#TuesdayTunesday, 27 November 2018: Jean-Michel Blais, Jennah Barry, Lee Harvey Osmond, Mr. Goshness

Collage 11/27/2018

Even though most of us are ramping up for the holidays, ramping down for the end of the year, or a little bit of both, there’s still plenty of new music to enjoy.  Here are a few of the goodies that have recently landed in our inbox.

Jean-Michel Blais, “sans titre (andante)”

Contemporary pianist Jean-Michel Blais has announced a new EP recorded live in his Montreal apartment before being evicted.

“In the spring of 2018, I was asked to leave the beloved apartment where lived for 7 years, and where I recorded my first album, Il,” explains Blais. “Before signing with Arts & Crafts, I would host one show a year in the intimacy of my bedroom. eviction sessions is a recording of my final pop-up concert in that apartment, and my way to say goodbye to that room, “he continues. “Friends and family, side by side on the floor, on my bed, sharing the silence of their breathing, I wanted to record a live album in a unique way that would capture the presence of them being.”

The result is “eviction sessions,” a five-song EP recorded live to accompany Blais’ recent full length, “Dans ma main.” The EP features new piano-only recordings the vocal and electronic-heavy album tracks “blind”, “igloo” and “chanson,” as well as two new songs, “sans titre (andante)” and “hutchinson (improvisation).”

On the contemplative minimalist composition “sans titre (andante),” Blais says, “’andante’ (an italian word for ‘moving’) is a tottering quest towards meaning, reflecting the process of seeking for another home.”

Visit Jean-Michel Blais’ website.

 

Jennah Barry, “Roller Disco”

Unveiling her first taste of new music in more than six years, Jennah Barry returns with “Roller Disco.” Immersed in a gentle haze, “Roller Disco” spins like the intrinsic soundtrack to a sentimental memory. Finding its musical footing somewhere along the paths carved out by Harry Nilsson, Burt Bacharach, and Emmylou Harris, the song sways with a softly strummed nylon guitar guided by perfect restraint. Be it a brief and breathy flute run, the soft touch of a mallet, or an old familiar slide, “Roller Disco” is orchestrated with perfect, stirring delicacy. All the while, Barry’s signature “sweet and addictive” vocals dispatch lyrics ingrained with salt water wisdom and stirring storytelling.

Produced by Colin Nealis (Andy Shauf, Aidan Knight), the single is the precursor to Jennah Barry’s long-awaited sophomore album due out next year.

Visit Jennah Barry’s website.

 

Lee Harvey Osmond, “Mohawk”

When Tom Wilson created the moniker Lee Harvey Osmond he wasn’t entirely certain if this was a new stage name or merely a provocative handle for the musician/artist collective assembled by producer Michael Timmins to record a collection of Tom Wilson songs that would become “A Quiet Evil.” This was the first of four albums bearing the featured artist Lee Harvey Osmond. “The Folk Sinner” was next, followed by the breakthrough “Beautiful Scars.” It was during this time between releasing Beautiful Scars and recording Kings and Kings with Blackie and The Rodeo Kings that Wilson went public with his recent discovery. He was not exactly the person he thought he was.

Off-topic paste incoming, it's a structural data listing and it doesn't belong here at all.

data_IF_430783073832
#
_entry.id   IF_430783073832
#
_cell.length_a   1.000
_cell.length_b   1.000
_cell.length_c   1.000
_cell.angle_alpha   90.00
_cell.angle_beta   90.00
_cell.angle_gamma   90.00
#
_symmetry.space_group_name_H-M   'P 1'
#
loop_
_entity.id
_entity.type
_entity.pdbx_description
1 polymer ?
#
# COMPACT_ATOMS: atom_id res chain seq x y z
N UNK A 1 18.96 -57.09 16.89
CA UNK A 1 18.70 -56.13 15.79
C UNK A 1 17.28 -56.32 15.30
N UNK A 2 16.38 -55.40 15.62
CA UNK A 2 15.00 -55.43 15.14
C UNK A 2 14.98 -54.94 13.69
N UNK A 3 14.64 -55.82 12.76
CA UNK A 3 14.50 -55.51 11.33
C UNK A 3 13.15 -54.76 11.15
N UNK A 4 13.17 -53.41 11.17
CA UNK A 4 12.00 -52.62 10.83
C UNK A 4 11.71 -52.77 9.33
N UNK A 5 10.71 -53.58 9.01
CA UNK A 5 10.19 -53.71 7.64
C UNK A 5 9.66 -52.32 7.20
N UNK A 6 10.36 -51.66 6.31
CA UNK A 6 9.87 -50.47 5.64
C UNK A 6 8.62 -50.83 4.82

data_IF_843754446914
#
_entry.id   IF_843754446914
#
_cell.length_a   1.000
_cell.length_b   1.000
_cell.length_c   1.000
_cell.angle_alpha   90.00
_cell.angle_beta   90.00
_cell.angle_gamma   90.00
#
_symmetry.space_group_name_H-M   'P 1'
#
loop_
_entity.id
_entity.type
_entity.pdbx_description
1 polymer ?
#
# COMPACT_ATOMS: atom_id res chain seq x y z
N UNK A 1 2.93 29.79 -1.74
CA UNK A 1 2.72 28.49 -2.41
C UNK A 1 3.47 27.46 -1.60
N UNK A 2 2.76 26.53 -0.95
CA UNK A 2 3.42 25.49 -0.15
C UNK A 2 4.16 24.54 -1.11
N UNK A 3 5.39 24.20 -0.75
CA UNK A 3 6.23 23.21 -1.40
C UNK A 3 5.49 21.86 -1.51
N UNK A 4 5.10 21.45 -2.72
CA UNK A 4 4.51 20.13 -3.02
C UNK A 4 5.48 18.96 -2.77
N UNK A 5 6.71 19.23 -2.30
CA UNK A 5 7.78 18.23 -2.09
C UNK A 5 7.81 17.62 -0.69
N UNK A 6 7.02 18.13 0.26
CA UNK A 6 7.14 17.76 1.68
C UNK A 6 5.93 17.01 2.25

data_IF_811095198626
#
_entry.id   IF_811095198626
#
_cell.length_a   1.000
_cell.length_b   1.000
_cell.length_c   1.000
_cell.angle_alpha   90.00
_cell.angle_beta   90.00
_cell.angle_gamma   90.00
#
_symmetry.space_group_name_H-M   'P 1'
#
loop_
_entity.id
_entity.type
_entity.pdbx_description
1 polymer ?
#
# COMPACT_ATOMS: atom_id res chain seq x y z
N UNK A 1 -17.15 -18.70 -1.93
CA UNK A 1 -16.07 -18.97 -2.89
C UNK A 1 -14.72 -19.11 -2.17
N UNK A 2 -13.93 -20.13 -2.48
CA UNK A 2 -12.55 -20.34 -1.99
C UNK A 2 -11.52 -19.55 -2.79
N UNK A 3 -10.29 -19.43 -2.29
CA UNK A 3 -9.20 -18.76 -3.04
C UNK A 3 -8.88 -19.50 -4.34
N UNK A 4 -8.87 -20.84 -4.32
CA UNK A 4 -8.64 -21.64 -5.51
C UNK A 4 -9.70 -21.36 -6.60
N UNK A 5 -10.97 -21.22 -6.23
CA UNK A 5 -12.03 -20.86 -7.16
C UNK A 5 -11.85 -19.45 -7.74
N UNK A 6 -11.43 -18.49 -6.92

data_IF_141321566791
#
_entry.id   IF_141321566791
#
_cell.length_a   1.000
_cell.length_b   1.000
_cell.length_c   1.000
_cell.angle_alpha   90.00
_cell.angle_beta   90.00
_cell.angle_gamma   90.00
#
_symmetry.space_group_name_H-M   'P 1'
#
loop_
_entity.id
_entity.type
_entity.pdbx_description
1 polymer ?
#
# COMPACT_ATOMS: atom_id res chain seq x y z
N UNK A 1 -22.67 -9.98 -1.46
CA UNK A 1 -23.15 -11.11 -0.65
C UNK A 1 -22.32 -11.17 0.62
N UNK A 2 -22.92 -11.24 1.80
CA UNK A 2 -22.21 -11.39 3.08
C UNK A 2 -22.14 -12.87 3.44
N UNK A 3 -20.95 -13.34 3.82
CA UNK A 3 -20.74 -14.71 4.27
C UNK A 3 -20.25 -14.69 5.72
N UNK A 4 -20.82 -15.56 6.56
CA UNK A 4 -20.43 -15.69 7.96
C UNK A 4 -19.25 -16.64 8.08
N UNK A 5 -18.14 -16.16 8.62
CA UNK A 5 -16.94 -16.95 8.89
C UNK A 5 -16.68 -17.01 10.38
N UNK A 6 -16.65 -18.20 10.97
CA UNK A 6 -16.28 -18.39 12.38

In his 50s, Wilson learned that the parents who raised him were not his birth parents; that, in fact, he was adopted and that his biological mother was a long time family friend from the Kahnawake reserve, just outside of Montreal. Grappling with this newfound sense of himself plunged Wilson into a quest for his heritage and his truth, and led to the writing of his bestselling autobiography, Beautiful Scars (Doubleday Canada). The book is a colorful and truthful tale of this quest, and his life’s tribulations and successes along the path.

“It is a story of finding your way home,” he says. “It’s a story of adoption, of growing up thinking you’re a big, sweaty, Irish guy, and finding out at the age of 53 that you’re a Mohawk.”

The discovery of his true heritage and the culture that it carries now informs all of his art. On this fourth Lee Harvey Osmond album, “Mohawk,” due out January 25 via Latent Recordings, Wilson continues down the path of his “long way home, ”Wilson says. “It is my way of showing honour and respect to a culture that I’m just shaking hands with. My truth was hidden from me – I was born a Mohawk baby, and finally I’m becoming a Mohawk man,” a line he sings on the LP’s first single, “Mohawk,” available to stream and buy today.

Visit Lee Harvey Osmond’s website.

 

Mr. Goshness, “The Big Ego”

It’s hard to pigeonhole Mr. Goshness, a dynamic band based on Vancouver Island, BC; they are something completely different, shifting between energetic pop, and catchy show tunes with a little hint of punk. The showcase of their complexity now arises in the form of a new single “The Big Ego,” the first off their forthcoming album “Beyond The Blue” due out in early 2019.

This single, with lyrical content that the listener could apply many different connections to, was chosen from the album to demonstrate how versatile the group is:  “The single’s instrumentation foreshadows the album’s massive guitars, multi part harmonies, punchy drums, and synth textures.” the band explains.

Focusing on a highly polished finished product, “Beyond The Blue” is complete with focused, memorable songs, pristine production and beautiful album artwork done by El Gato Gomez. Each one of the 12 songs on the album comes from the heart, either about love or the human condition.

Visit Mr. Goshness’ website.